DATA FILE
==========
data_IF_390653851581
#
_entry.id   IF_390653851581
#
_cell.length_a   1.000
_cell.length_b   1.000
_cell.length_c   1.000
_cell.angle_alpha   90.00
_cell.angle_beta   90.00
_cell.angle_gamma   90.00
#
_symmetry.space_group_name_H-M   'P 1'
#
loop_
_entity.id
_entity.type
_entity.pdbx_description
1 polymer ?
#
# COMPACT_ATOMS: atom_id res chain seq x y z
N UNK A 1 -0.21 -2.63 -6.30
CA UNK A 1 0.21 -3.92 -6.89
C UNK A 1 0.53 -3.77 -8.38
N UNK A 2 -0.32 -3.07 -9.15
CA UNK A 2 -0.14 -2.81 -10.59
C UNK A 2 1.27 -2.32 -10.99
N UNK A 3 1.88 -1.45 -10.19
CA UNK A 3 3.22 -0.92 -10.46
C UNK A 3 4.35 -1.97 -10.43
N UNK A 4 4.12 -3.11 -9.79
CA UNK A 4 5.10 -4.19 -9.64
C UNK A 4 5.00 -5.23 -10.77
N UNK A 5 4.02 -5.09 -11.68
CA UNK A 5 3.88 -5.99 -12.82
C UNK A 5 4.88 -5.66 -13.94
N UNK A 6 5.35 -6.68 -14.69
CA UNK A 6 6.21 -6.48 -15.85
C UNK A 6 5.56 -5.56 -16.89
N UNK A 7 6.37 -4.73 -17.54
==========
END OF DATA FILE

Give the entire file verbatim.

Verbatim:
data_IF_390653851581
#
_entry.id   IF_390653851581
#
_cell.length_a   1.000
_cell.length_b   1.000
_cell.length_c   1.000
_cell.angle_alpha   90.00
_cell.angle_beta   90.00
_cell.angle_gamma   90.00
#
_symmetry.space_group_name_H-M   'P 1'
#
loop_
_entity.id
_entity.type
_entity.pdbx_description
1 polymer ?
#
# COMPACT_ATOMS: atom_id res chain seq x y z
N UNK A 1 -0.21 -2.63 -6.30
CA UNK A 1 0.21 -3.92 -6.89
C UNK A 1 0.53 -3.77 -8.38
N UNK A 2 -0.32 -3.07 -9.15
CA UNK A 2 -0.14 -2.81 -10.59
C UNK A 2 1.27 -2.32 -10.99
N UNK A 3 1.88 -1.45 -10.19
CA UNK A 3 3.22 -0.92 -10.46
C UNK A 3 4.35 -1.97 -10.43
N UNK A 4 4.12 -3.11 -9.79
CA UNK A 4 5.10 -4.19 -9.64
C UNK A 4 5.00 -5.23 -10.77
N UNK A 5 4.02 -5.09 -11.68
CA UNK A 5 3.88 -5.99 -12.82
C UNK A 5 4.88 -5.66 -13.94
N UNK A 6 5.35 -6.68 -14.69
CA UNK A 6 6.21 -6.48 -15.85
C UNK A 6 5.56 -5.56 -16.89
N UNK A 7 6.37 -4.73 -17.54